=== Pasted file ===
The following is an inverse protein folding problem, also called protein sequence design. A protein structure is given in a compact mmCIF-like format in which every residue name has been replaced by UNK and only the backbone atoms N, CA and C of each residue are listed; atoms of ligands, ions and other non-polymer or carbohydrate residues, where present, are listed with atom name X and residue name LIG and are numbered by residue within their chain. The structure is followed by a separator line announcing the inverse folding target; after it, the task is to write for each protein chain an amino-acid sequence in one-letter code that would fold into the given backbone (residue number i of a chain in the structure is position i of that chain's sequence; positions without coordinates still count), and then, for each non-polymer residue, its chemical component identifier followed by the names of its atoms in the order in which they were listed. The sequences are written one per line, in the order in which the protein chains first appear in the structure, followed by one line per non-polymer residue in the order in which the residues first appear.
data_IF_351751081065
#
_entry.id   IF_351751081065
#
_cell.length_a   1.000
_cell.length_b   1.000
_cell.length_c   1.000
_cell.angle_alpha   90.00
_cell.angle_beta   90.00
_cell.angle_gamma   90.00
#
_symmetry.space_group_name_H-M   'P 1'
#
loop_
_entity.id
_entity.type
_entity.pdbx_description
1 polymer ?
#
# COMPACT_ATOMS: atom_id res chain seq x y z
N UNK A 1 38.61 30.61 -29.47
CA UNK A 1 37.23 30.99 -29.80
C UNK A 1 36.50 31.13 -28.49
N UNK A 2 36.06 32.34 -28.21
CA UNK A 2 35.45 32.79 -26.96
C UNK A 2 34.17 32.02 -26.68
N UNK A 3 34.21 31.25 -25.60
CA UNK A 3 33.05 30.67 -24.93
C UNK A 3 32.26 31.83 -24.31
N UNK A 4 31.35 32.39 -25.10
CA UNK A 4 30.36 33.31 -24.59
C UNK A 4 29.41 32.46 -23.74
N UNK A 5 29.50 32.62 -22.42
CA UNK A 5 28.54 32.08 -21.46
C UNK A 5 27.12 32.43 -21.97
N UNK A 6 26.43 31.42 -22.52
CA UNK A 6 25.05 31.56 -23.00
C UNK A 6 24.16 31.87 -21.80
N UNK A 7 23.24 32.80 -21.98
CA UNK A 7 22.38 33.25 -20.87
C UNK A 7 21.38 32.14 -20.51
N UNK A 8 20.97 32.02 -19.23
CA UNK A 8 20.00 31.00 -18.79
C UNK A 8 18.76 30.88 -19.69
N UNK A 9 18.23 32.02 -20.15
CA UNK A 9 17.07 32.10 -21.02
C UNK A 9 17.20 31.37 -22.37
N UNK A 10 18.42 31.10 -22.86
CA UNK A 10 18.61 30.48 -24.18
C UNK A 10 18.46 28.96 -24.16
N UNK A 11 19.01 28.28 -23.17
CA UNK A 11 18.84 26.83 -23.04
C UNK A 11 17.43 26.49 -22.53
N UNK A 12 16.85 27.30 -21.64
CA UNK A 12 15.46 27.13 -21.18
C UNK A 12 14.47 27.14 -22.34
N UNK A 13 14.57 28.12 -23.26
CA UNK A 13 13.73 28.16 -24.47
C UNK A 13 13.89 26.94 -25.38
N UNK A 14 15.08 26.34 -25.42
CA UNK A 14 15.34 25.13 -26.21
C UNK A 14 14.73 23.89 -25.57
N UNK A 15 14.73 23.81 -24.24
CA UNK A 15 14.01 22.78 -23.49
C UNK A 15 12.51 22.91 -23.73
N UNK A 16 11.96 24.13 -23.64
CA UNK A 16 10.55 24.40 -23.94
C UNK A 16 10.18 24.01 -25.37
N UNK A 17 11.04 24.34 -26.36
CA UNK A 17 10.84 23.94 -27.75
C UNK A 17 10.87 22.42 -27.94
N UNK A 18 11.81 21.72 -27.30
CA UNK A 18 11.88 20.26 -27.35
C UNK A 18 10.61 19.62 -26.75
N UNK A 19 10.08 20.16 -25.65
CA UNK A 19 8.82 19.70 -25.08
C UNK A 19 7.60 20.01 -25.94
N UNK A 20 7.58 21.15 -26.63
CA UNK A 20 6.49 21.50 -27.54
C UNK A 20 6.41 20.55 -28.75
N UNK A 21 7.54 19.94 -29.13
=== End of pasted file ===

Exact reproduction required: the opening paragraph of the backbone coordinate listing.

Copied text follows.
The following is an inverse protein folding problem, also called protein sequence design. A protein structure is given in a compact mmCIF-like format in which every residue name has been replaced by UNK and only the backbone atoms N, CA and C of each residue are listed; atoms of ligands, ions and other non-polymer or carbohydrate residues, where present, are listed with atom name X and residue name LIG and are numbered by residue within their chain. The structure is followed by a separator line announcing the inverse folding target; after it, the task is to write for each protein chain an amino-acid sequence in one-letter code that would fold into the given backbone (residue number i of a chain in the structure is position i of that chain's sequence; positions without coordinates still count), and then, for each non-polymer residue, its chemical component identifier followed by the names of its atoms in the order in which they were listed. The sequences are written one per line, in the order in which the protein chains first appear in the structure, followed by one line per non-polymer residue in the order in which the residues first appear.